S.P. McKelvey & Co was a big player in the sidewalk business of late 19th Century St. Louis. A company he helped run, The St. Louis Flagstone Company, was in the sidewalk business starting in 1882 according to The Industries of St. Louis by J. W. Leonard (1887).
St. Louis Flagstone Company. — H. L. Haydel, Cashier; S. P. McKelvey, Superintendent; Stone Sidewalks; 618 Chestnut street. — This business was established in 1882 and has been conducted with steadily increasing success from that time to the present. The company have been city contractors for paving and flagging for the past three years. They handle every description of stone and have a very large business in laying sidewalks for property owners. About a year ago, Messrs. Haydel and McKelvey bought a half interest in the firm of P. M. Bruner & Co., manufacturers of Granitoid. Up to this writing the firm have made contracts during the present year for laying over 60,000 feet of stone flagging. They possess unsurpassed facilities for carrying on work in their line, and every contract taken by them is executed in a workmanlike manner, and to the entire satisfaction of the customer. Mr. Haydel is treasurer and Mr. McKelvey secretary of the St. Louis Reclining Car Seat Co., and both are gentlemen of superior business attainments, enjoying, in a marked degree, the esteem and confidence of the business community.
In 1890, he started S.P. McKelvey & Company.
The marvelous improvements effected in the manufacture of material for sidewalks, driveways, cellar floors, etc., has effected a complete revolution in the cement trade, and opened up fresh fields of usefulness for its representatives. One of the principal of these in St. Louis, although but recently established, the date being August 1, 1890, is the house of Messrs. S. P. McKelvey & Co., of suite 409, Commercial building. The members of the firm are Messrs. S. P. McKelvey, Frank Sullivan and R. G. Mayhew. Mr. McKelvey is a resident of Chicago, where he is connected with the Granitoid Company of that city. The granite composition stone laid down by this firm is, as its name implies, a mixture of crushed granite with cement, and presents all the desirable features of the solid stone. It is made as required at the scene of operations, and is unrivaled for sidewalks, drives, curbs, gutters, basement floors, brewery and malt house floors, steps, copings, etc., being absolutely impervious to the weather, and as durable as the stone itself. They have just completed a very extensive set of steps for the Grand Avenue Presbyterian Church, containing ten rises twenty-five feet long, with no joints whatever. They are prepared to execute the largest contracts in this useful department of industry with promptitude, and guarantee in every case perfect satisfaction. The house is rapidly acquiring a splendid connection in the city and its environs, and some idea of its rapid development may be obtained from the fact that during the first nine months of 1891, business to the value of $125,000 was transacted. Mr. Sullivan is a native of Ireland, and Mr. Mayhew of Germany, both gentlemen being popular and respected in all circles of the city. Their office is elegant in its appointments and furniture, and has every convenience for the accommodation of customers, such as telephonic communication (call No. 1461) etc. This is a pushing and enterprising house that deservedly merits its success.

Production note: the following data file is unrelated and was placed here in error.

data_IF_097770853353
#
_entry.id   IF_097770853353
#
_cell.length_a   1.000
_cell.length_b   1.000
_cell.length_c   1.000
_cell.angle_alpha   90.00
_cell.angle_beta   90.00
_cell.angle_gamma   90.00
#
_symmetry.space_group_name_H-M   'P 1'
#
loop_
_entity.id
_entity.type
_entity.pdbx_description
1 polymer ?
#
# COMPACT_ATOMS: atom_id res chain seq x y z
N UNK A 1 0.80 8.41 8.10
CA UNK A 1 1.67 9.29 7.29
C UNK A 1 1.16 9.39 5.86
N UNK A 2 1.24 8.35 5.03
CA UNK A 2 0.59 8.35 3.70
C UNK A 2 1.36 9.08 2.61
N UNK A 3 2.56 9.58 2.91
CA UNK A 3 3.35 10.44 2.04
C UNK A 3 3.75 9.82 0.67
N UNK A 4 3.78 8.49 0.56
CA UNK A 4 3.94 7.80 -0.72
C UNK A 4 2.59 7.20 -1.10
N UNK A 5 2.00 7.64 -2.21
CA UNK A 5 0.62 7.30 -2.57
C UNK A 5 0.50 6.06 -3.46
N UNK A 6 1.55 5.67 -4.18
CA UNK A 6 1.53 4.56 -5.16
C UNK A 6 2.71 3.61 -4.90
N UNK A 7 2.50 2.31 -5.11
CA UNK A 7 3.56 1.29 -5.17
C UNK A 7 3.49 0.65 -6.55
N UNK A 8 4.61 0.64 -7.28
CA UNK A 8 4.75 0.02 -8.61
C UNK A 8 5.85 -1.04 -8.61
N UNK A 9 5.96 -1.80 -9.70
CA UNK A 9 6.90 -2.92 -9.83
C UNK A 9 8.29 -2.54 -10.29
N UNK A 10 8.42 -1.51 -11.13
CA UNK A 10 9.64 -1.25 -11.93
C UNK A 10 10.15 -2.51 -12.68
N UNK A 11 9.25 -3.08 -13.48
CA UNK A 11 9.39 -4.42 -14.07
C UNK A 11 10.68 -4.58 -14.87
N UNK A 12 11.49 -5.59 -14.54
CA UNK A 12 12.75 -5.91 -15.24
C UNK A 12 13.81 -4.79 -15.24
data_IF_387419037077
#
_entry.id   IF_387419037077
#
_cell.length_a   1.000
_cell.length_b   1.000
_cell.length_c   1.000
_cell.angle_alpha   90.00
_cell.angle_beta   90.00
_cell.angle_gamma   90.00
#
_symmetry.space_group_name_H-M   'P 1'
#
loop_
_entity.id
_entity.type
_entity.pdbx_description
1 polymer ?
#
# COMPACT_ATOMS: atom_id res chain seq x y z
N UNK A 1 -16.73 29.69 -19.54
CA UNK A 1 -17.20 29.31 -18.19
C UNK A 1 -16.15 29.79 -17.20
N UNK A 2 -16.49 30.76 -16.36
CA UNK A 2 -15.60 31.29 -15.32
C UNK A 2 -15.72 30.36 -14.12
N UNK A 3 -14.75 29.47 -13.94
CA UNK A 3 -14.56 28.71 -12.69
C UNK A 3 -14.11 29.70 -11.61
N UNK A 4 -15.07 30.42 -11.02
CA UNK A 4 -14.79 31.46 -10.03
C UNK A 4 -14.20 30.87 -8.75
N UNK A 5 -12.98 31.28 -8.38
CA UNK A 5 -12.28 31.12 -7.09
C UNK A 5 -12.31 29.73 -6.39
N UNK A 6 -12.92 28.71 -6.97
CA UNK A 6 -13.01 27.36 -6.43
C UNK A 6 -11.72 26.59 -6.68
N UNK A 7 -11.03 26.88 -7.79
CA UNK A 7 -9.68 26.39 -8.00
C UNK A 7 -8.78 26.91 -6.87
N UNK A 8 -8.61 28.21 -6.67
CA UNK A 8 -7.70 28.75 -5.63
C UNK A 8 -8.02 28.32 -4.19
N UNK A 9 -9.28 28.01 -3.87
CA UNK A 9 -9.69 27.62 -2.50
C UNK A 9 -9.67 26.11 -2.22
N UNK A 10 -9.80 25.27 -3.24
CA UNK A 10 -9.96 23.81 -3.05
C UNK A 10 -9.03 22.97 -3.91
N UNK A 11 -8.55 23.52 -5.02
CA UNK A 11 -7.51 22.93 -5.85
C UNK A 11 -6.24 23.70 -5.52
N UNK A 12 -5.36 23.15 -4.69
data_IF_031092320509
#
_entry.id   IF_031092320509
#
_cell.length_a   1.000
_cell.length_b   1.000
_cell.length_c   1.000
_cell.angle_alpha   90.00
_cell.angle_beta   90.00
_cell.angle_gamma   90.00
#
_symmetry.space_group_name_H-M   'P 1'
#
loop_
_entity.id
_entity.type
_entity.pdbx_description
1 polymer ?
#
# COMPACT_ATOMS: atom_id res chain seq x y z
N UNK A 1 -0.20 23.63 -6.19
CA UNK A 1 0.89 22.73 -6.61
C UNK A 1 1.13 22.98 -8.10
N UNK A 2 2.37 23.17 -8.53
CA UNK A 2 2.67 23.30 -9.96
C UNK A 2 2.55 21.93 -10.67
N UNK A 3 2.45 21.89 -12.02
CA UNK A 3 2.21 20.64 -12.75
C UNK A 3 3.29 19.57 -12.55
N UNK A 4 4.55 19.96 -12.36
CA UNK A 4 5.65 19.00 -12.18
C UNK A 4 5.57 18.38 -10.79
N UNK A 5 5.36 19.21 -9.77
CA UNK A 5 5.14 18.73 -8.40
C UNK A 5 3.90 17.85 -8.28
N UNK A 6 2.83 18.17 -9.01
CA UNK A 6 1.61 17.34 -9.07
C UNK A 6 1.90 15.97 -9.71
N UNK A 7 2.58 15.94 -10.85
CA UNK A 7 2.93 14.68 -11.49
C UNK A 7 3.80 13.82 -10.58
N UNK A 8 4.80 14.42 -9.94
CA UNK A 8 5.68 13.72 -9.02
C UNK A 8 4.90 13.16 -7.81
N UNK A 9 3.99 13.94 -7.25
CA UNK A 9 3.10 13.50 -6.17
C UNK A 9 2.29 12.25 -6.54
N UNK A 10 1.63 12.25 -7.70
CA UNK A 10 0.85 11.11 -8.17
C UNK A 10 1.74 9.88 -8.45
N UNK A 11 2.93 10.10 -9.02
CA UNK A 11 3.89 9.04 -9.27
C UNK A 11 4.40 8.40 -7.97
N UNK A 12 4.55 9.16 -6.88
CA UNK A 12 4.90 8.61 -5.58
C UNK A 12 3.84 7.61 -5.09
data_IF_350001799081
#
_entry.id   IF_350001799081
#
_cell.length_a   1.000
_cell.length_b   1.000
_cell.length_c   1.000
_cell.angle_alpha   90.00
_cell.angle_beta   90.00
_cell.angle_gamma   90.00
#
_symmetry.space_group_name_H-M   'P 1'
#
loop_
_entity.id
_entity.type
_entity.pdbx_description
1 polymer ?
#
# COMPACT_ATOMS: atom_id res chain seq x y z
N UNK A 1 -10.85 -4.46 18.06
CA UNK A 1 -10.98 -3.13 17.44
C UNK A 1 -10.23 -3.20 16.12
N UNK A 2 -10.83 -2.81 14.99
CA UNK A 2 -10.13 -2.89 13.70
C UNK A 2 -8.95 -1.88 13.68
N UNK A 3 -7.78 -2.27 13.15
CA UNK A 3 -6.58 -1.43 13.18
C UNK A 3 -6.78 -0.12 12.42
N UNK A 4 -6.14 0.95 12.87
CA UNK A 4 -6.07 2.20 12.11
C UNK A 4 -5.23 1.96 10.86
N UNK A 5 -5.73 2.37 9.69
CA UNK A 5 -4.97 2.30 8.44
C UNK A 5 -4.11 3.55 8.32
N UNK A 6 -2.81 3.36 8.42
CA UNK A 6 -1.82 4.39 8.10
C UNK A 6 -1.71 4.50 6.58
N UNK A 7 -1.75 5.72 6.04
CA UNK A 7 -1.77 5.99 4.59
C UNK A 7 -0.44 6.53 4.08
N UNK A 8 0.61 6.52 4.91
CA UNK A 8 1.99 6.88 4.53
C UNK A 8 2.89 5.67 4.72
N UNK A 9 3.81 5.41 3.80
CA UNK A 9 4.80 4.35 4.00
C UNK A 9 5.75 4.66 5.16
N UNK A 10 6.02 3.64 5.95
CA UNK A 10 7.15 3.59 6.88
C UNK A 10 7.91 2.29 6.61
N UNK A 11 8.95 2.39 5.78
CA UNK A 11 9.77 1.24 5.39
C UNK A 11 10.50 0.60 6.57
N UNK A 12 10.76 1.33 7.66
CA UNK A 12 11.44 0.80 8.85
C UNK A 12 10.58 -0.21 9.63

The company certainly did fine work, judging from the current state of their surviving sidewalks and by the prevalence of sidewalks that they constructed.
The following is a continued history of S.P. McKelvey & Co through photographs of dated sidewalk markers.
By 1895 the company was called McKelvey, Mayhew and Graham.
Just a year later, Mayhew & Graham were alone but were including the text “Successors to S.P. McKelvey & Co” on their sidewalk markers and in their advertisements.
By 1898 Mayhew and Graham no longer needed the reference.
Frank Sullivan (an original member of S.P. McKelvey & Company) had parted ways at least as early as 1896 (the oldest marker of his that I’ve found), but didn’t stray too far from the format of the marker that had been used at S. P. McKelvey & Co. a decade earlier.
By 1903 Graham was also out on his own.
Graham was in the Granitoid business at least until 1910 (the most recently dated sidewalk marker of his that I’ve found).
It’s amazing to be able to see this history preserved all over the city. As I encounter more of this company’s work, I will post updates here.